(Fried) Sweet Grits, Southern Lessons, and Swearing (or cussing as they say)

Fried Sweet Grit Cakes

I'm close to wrapping up my first 10 months living in The South. Some days it feels as though I have been here for years and other days I think it was just yesterday that I pulled into town, my single mom Nissan Rogue packed to the cloth covered ceiling. 

During a recent phone conversation I was called out by a friend up North that I have the occasional 'twang' in my speech. This set in motion a few hours of internal dialogue where I debated whether or not I was disconnecting from my brisk paced, chapped lipped, Northern self. And settling in to a life of long winded stories, extended Summers, and sugary sweet back stabbing. 

In the end I started thinking of all the things I have so far taken away from my time in The Land of Stars and Bars. I have made some wonderful friends. I have met some interesting characters. I have learned there are people out in the world named Peanut and Dickey. I have learned that 'Bless Her Heart' is at once the meanest and nicest thing you can say about someone behind their back. I have learned that even though "it tastes wonderful but it's not as good as my mommas" is not an insult, but really a declaration of love to the woman who fed you first. I have learned that when Miss Lillian at the local wine bar tells you she doesn't appreciate the profanity coming from the adjacent party you make damn sure your friends no longer curse in her establishment. I have learned that cook out and BBQ are NOT the same thing. I have learned that cussing someone out is very different from blessing someone out. I have learned that racism is alive and well, though most often whispered and set up with an apology before hand. I have learned to confidently order my burgers and hot dogs "all the way". And that sweet tea is best when poured from a giant plastic jug tattooed by a Sharpie indicating it as such. And you don't call the police. You "Call The Law".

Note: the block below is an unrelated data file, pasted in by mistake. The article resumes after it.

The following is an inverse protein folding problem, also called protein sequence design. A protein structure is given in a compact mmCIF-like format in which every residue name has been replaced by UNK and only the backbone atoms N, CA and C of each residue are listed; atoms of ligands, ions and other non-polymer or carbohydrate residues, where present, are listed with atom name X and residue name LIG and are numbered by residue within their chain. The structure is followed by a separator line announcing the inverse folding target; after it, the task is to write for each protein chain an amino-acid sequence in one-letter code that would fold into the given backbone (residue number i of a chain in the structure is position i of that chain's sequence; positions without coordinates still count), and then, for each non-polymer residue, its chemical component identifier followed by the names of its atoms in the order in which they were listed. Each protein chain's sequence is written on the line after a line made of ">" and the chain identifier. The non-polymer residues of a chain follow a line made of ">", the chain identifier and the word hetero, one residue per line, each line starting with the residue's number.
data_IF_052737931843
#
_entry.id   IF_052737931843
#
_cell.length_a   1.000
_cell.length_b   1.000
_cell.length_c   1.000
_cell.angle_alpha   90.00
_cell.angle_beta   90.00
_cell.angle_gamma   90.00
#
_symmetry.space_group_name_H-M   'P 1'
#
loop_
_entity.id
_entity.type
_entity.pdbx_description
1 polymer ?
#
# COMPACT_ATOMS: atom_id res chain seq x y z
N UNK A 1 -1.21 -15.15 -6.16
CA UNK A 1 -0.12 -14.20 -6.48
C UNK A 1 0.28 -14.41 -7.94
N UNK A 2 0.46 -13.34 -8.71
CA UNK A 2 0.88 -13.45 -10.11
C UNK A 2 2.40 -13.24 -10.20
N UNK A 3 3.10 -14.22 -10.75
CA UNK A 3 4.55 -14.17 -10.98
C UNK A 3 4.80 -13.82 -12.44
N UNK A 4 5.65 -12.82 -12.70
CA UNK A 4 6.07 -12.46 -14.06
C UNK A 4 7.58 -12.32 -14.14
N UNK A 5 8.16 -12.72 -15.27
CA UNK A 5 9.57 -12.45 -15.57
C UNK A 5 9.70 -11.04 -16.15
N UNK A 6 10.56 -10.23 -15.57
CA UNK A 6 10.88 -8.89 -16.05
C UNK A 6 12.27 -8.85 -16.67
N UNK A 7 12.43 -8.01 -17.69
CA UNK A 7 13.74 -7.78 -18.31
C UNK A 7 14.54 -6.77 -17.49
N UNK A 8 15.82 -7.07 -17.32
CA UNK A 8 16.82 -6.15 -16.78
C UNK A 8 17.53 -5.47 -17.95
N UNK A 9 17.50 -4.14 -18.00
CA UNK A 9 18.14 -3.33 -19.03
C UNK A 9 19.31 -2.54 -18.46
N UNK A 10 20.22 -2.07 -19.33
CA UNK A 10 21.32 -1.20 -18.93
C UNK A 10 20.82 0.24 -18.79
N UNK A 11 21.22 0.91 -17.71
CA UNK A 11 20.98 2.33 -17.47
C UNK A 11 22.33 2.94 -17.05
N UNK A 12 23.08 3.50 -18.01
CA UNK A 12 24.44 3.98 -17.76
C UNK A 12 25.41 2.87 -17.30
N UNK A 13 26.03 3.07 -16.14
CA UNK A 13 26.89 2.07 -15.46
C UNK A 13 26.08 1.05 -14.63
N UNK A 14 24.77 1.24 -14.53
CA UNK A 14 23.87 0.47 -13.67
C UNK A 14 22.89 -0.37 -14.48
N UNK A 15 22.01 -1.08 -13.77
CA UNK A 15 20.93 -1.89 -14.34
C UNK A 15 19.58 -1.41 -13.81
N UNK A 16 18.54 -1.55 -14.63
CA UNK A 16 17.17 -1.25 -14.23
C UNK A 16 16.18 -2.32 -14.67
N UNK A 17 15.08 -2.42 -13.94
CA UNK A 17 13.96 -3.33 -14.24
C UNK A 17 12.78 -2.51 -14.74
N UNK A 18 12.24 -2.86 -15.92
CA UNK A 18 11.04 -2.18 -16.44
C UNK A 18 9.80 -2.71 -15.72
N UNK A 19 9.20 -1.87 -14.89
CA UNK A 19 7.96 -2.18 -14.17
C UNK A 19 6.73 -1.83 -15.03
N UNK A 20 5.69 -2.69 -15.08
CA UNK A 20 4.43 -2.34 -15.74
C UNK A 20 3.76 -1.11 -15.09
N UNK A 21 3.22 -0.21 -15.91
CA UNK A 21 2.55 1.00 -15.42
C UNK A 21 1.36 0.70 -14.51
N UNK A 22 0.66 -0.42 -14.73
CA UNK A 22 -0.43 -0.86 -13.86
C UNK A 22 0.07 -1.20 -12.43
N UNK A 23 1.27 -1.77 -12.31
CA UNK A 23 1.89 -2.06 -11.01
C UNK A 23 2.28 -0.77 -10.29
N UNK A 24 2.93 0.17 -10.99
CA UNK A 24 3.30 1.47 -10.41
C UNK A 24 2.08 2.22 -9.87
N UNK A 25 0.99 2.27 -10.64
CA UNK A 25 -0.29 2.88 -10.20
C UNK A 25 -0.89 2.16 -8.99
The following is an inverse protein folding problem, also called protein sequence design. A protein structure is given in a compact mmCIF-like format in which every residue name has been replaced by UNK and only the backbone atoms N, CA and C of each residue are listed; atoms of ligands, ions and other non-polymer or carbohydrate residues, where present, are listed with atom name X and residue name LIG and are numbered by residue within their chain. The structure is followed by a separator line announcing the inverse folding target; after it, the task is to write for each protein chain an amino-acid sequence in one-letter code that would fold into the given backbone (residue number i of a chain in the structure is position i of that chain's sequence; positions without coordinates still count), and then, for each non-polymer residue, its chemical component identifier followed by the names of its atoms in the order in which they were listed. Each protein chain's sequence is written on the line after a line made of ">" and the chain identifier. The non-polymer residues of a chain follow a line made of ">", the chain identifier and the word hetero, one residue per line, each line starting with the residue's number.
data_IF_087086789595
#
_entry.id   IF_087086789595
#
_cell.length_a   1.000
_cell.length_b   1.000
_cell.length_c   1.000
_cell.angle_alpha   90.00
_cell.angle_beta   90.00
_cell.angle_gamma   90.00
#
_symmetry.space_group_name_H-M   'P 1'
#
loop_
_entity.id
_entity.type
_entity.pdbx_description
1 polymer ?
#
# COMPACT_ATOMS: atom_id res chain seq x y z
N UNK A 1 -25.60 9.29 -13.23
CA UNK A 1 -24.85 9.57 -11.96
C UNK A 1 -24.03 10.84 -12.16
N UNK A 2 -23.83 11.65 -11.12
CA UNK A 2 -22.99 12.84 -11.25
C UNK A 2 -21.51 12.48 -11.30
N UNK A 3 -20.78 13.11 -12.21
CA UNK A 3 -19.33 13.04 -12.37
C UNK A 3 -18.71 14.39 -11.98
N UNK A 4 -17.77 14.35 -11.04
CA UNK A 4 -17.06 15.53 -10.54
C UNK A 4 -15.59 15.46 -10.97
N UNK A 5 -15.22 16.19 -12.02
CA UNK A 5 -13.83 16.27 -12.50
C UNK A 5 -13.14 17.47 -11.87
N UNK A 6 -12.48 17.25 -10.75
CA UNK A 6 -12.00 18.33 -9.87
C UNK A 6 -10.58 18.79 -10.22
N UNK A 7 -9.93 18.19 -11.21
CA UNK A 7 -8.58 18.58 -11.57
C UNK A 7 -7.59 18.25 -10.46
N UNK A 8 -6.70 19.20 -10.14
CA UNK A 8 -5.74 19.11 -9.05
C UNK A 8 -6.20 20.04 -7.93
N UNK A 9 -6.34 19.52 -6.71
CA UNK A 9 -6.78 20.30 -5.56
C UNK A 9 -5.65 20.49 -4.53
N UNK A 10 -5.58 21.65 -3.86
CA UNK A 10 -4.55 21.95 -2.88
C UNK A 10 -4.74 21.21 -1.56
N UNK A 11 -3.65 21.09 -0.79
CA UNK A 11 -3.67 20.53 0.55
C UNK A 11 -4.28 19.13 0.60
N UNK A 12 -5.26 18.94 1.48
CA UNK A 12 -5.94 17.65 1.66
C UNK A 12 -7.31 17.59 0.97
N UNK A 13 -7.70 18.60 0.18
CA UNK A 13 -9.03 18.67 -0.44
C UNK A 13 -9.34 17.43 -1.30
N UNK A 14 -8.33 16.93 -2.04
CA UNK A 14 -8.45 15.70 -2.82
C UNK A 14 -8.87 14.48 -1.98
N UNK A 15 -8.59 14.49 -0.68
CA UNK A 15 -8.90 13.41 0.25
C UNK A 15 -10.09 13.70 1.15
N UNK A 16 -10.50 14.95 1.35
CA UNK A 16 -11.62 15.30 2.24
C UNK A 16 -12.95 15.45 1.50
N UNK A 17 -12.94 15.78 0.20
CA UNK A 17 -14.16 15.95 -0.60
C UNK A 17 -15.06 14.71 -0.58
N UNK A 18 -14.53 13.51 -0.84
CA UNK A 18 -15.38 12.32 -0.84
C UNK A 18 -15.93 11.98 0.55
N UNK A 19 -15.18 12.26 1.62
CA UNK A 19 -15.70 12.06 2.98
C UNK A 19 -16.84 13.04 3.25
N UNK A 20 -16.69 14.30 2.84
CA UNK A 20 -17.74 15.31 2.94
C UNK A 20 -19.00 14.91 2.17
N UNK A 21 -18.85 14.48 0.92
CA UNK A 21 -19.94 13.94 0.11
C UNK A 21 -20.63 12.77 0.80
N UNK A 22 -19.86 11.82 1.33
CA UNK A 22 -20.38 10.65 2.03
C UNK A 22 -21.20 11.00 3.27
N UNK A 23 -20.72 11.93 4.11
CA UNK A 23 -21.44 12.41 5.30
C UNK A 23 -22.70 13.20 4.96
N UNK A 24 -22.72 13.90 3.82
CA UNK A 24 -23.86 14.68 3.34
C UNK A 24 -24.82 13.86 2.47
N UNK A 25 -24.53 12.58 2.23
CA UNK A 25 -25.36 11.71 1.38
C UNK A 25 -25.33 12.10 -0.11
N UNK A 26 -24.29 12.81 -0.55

After 10 months I can say with confidence that moving south was like moving to a new country. Though within the confines of the United States of America, The South has a streak of nationalism that runs like a 'sad streak' deep in the heart of an under baked pound cake. It is part of the whole, tastes a little like its surroundings, but not appreciated by everyone. I will proudly confess here and now that I love the 'sad streak' in a pound cake. I like that it is different. And find comfort in knowing that in one slice I can taste the familiarity of a white Christmas and relaxation of the mid summer cook out.

In honor of my slowly expanding Southern Roots here is a recipe for Fried Sweet Grit Cakes. 

Fried Sweet Grit Cakes

Inspired by the internets 

Following the directions on the package of instant grits, make your desired number of servings. For a 9x13 size pan that would feed roughly five, I believe, I used the 6 serving instructions on the package. I also added 1/2 cup of sugar to the boiling water (making them sweet grits). Cutting back on the water by roughly 1 cup. 

Once grits are done spread them out in a parchment or wax paper lined 9x13 pan. Cover with plastic wrap and place in refrigerator for 45 mins to overnight if desired.

In the meantime, heat a skillet over medium heat and fill about 1/4" deep with oil for frying. 

After grits are set, cut into desired size (or shape using cookie cutters). I recommend not too small as they may crumble when handled.

Dredge the cut grits in flour, then whisked egg, then again in flour. Frying a few at a time as to not crowd the pan. Turn the grit cakes after a few minutes and removed from the fry oil after desired browning is achieved. Place on paper towel to absorb excess oil. 

Serve warm with maple syrup, powdered sugar, or fruit compote of choice.